If you came upon issues importing/editing Canon EOS C300 Mark II 4K XF-AVC MXF in iMovie and FCP X, you may have interest in this post. It demonstrates a workaround to transcode C300 Mark II XF-AVC footage to QuickTime movie format for editing in iMovie with AIC codec and for use in FCP X with ProRes 422 codec.
Canon has recently announced that the EOS C300 Mark II Cinema EOS camera will be updated with a new 8.85 Megapixel Super 35mm Cinema CMOS Sensor, new Dual DIGIC DV 5 Processors and a new Canon XF-AVC Codec that allows 10-bit 4:2:2 4K image data to be recorded internally, and an expanded dynamic range of up to 15 stops.
The EOS C300 Mark II uses Canon’s new XF-AVC codec that compresses the camera’s 4K image data at a high level of quality for internal recording using CFast 2.0 memory cards and stores the footage in an MXF wrapper. If for some reason you are unable to work with EOS C300 Mark II 4K XF-AVC MXF in iMovie or FCP X fluidly, we would recommend that you convert them first. We mean that you will need to transcode EOS C300 Mark II 4K XF-AVC MXF files to an intermediate editing codec that is fully compatible with your editing apps, such as converting C300 Mark II 4K XF-AVC MXF to AIC for iMovie and transcoding C300 Mark II 4K XF-AVC MXF to Apple ProRes 422 for FCP X.
To process file conversion, third party software is required. If your concerns are ease of use and excellent output quality, we would recommend HD Video Converter for Mac. This app is not free of charge, but it is totally worth it.
A quick guide on how to rewrap EOS C300 Mark II 4K XF-AVC MXF video for iMovie/FCP X editing via AIC/ProRes codec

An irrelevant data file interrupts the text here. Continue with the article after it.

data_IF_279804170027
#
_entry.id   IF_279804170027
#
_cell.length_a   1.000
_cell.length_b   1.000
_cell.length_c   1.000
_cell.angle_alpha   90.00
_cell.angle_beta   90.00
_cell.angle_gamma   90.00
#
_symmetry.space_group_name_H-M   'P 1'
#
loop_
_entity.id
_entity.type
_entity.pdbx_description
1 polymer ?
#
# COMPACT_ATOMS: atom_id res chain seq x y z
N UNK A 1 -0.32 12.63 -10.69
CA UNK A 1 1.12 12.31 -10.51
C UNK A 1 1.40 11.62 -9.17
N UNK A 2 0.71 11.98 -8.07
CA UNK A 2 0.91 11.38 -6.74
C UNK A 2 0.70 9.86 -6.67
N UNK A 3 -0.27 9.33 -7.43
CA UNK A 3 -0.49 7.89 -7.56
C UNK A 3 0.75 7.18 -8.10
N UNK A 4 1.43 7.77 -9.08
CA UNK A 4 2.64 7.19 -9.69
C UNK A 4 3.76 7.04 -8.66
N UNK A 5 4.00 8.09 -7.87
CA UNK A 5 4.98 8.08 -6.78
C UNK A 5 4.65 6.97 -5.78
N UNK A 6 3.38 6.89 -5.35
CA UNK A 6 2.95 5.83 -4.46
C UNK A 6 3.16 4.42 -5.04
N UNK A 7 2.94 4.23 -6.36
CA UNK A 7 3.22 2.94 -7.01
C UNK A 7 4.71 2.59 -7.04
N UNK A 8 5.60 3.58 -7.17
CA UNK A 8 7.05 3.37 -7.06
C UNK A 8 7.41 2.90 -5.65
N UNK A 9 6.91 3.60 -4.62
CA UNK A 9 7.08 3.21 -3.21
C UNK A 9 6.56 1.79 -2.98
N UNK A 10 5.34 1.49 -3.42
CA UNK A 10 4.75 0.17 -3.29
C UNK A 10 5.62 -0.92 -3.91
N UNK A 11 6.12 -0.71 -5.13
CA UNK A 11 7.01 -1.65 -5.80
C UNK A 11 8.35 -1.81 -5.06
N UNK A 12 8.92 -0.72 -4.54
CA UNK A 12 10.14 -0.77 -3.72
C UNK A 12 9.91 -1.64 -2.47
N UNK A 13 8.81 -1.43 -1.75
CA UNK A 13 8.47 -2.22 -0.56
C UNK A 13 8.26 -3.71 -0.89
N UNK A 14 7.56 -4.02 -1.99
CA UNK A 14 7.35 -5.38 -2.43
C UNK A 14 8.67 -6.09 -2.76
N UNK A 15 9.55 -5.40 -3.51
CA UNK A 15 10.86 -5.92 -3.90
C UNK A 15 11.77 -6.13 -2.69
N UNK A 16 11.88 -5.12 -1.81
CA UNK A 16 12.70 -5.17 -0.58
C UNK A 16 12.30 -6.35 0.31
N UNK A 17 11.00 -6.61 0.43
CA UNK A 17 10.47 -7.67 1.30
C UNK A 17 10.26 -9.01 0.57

Follow these steps:
Download and install HD Video Converter for Mac, then follow these steps:
Step 1: Run HD Video Converter for Mac as a professional C300 Mark II XF-AVC to QuickTime Converter for Mac. When its main interface comes up, click ‘Add File’ to load source video to it.
Step 2: Select output format for iMovie and FCP X
1) Convert C300 Mark II 4K XF-AVC MXF to AIC for iMovie
From ‘Profile’ list, choose ‘Apple InterMediate Codec (AIC) (*.mov)’ as output format under ‘iMovie and Final Cut Express’ column. This output format is also suitable for editing in Final Cut Express.
2) Select ‘Apple ProRes 422 (*.mov)’ as output format for opening with FCP X
From the Format bar, move to ‘Final Cut Pro’ catalogue, and select ‘Apple ProRes 422 (*.mov)’ as target format. Apple ProRes is the best suited editing codec for FCP X and its former version FCP 6 and FCP 7. When loading them into FCP X/6/7, you needn’t wait for a long time for rendering.
Important: If you’ve loaded a number of video clips to do batch conversion, please do remember ticking off ‘Apply to All’ option before you start.
Step 3: Adjust video and audio settings (for advanced users)
If necessary, you can click ‘Settings’ button and go to ‘Profiles Settings’ panel to modify video and audio settings like video encoder, resolution, video bit rate, frame rate, aspect ratio, audio encoder, sample rate, audio bit rate, and audio channels. 3D settings are also available.
Step 4: Click ‘Convert’ to start Canon C300 Mark II 4K XF-AVC MXF files to AIC/Apple ProRes conversion.
Step 5: Click ‘Open Folder’ to get generated AIC/ProRes 422 QuickTime files for transferring and editing in iMovie or Final Cut Pro 7/6/X with optimum performance.
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